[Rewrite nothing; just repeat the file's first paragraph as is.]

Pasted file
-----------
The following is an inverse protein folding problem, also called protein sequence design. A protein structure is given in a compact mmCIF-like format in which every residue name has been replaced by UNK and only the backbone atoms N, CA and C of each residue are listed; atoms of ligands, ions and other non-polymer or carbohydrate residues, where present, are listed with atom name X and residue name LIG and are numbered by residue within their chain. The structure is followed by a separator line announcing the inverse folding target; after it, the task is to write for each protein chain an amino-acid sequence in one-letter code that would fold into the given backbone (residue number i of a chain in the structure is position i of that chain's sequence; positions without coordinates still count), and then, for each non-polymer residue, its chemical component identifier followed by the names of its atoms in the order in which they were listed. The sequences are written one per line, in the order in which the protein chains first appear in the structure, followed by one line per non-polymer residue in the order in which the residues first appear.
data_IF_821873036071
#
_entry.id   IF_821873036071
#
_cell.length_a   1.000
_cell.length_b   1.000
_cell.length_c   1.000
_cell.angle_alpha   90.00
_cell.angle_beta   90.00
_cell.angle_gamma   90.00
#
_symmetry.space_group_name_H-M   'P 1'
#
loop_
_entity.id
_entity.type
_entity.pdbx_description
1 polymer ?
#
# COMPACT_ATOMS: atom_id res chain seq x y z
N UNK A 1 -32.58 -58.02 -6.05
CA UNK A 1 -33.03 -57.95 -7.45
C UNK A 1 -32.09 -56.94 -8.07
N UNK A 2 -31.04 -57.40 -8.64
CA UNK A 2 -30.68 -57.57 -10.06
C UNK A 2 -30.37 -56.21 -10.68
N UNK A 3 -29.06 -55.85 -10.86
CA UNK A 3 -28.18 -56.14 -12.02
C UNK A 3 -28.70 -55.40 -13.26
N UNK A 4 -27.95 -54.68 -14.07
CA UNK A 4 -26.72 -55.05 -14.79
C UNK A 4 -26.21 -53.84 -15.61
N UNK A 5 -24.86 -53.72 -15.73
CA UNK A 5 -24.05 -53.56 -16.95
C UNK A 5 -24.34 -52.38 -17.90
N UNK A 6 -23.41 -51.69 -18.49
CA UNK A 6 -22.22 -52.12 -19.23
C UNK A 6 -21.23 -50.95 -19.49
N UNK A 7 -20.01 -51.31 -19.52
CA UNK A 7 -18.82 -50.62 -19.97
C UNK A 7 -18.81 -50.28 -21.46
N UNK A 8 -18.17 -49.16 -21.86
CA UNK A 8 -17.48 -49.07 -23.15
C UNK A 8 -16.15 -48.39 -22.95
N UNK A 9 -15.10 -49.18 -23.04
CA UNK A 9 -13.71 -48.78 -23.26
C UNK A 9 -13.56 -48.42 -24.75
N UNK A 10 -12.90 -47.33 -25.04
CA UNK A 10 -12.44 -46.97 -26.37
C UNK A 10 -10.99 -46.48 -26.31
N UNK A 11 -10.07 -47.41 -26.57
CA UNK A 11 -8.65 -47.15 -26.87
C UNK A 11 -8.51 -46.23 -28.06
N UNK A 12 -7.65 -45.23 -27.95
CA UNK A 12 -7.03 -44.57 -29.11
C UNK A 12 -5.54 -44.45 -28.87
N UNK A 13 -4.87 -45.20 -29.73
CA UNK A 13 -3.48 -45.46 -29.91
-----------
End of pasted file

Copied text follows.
The following is an inverse protein folding problem, also called protein sequence design. A protein structure is given in a compact mmCIF-like format in which every residue name has been replaced by UNK and only the backbone atoms N, CA and C of each residue are listed; atoms of ligands, ions and other non-polymer or carbohydrate residues, where present, are listed with atom name X and residue name LIG and are numbered by residue within their chain. The structure is followed by a separator line announcing the inverse folding target; after it, the task is to write for each protein chain an amino-acid sequence in one-letter code that would fold into the given backbone (residue number i of a chain in the structure is position i of that chain's sequence; positions without coordinates still count), and then, for each non-polymer residue, its chemical component identifier followed by the names of its atoms in the order in which they were listed. The sequences are written one per line, in the order in which the protein chains first appear in the structure, followed by one line per non-polymer residue in the order in which the residues first appear.